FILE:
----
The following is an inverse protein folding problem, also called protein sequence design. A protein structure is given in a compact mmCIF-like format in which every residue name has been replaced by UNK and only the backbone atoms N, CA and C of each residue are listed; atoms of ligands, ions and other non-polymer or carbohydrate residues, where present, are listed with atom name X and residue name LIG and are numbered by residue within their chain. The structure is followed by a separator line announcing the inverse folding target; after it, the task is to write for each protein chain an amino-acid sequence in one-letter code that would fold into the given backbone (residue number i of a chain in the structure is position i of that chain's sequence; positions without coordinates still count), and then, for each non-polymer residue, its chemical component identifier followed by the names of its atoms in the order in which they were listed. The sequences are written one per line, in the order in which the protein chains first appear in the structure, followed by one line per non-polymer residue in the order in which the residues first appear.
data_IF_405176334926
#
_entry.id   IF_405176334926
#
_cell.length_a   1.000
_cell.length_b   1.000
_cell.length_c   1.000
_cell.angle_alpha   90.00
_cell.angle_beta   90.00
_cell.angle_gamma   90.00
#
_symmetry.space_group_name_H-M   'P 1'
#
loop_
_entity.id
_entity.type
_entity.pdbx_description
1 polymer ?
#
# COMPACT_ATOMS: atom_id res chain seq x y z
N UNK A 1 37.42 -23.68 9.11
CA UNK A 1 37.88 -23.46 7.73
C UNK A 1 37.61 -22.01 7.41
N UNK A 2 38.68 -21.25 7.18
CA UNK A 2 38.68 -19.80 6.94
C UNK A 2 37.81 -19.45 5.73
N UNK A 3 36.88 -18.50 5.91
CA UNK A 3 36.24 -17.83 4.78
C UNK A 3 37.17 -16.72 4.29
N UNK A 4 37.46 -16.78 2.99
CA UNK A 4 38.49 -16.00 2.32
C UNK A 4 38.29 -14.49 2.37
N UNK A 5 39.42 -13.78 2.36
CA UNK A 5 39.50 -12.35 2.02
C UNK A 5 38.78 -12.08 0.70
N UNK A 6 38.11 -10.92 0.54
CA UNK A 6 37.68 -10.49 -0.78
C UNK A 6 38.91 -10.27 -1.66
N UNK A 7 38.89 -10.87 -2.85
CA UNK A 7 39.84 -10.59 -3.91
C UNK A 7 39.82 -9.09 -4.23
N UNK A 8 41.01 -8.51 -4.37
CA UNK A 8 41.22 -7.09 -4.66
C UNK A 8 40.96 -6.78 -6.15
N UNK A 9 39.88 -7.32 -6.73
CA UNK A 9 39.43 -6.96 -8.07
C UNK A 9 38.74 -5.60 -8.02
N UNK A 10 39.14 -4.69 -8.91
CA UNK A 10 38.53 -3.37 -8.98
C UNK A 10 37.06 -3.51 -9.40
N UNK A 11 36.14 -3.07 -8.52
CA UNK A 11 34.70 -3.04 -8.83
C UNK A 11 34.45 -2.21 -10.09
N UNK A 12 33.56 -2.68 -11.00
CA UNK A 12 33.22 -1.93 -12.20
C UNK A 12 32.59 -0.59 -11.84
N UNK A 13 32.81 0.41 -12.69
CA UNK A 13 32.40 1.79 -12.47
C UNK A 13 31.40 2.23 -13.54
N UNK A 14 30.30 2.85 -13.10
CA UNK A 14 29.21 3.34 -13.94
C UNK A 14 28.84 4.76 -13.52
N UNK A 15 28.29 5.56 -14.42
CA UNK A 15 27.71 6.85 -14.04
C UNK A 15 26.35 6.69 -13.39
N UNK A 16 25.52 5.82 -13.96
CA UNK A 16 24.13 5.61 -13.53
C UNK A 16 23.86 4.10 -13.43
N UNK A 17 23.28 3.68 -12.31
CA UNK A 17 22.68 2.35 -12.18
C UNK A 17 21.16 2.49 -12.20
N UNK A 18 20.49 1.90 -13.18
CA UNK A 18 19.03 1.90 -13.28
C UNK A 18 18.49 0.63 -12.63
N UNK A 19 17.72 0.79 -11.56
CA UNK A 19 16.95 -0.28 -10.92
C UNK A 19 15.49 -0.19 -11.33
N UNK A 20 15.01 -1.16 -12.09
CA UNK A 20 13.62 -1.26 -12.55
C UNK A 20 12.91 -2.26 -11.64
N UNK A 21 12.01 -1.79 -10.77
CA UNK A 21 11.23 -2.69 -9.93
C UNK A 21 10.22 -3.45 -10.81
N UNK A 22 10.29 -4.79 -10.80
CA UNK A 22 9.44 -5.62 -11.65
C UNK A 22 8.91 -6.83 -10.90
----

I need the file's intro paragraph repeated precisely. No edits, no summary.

The following is an inverse protein folding problem, also called protein sequence design. A protein structure is given in a compact mmCIF-like format in which every residue name has been replaced by UNK and only the backbone atoms N, CA and C of each residue are listed; atoms of ligands, ions and other non-polymer or carbohydrate residues, where present, are listed with atom name X and residue name LIG and are numbered by residue within their chain. The structure is followed by a separator line announcing the inverse folding target; after it, the task is to write for each protein chain an amino-acid sequence in one-letter code that would fold into the given backbone (residue number i of a chain in the structure is position i of that chain's sequence; positions without coordinates still count), and then, for each non-polymer residue, its chemical component identifier followed by the names of its atoms in the order in which they were listed. The sequences are written one per line, in the order in which the protein chains first appear in the structure, followed by one line per non-polymer residue in the order in which the residues first appear.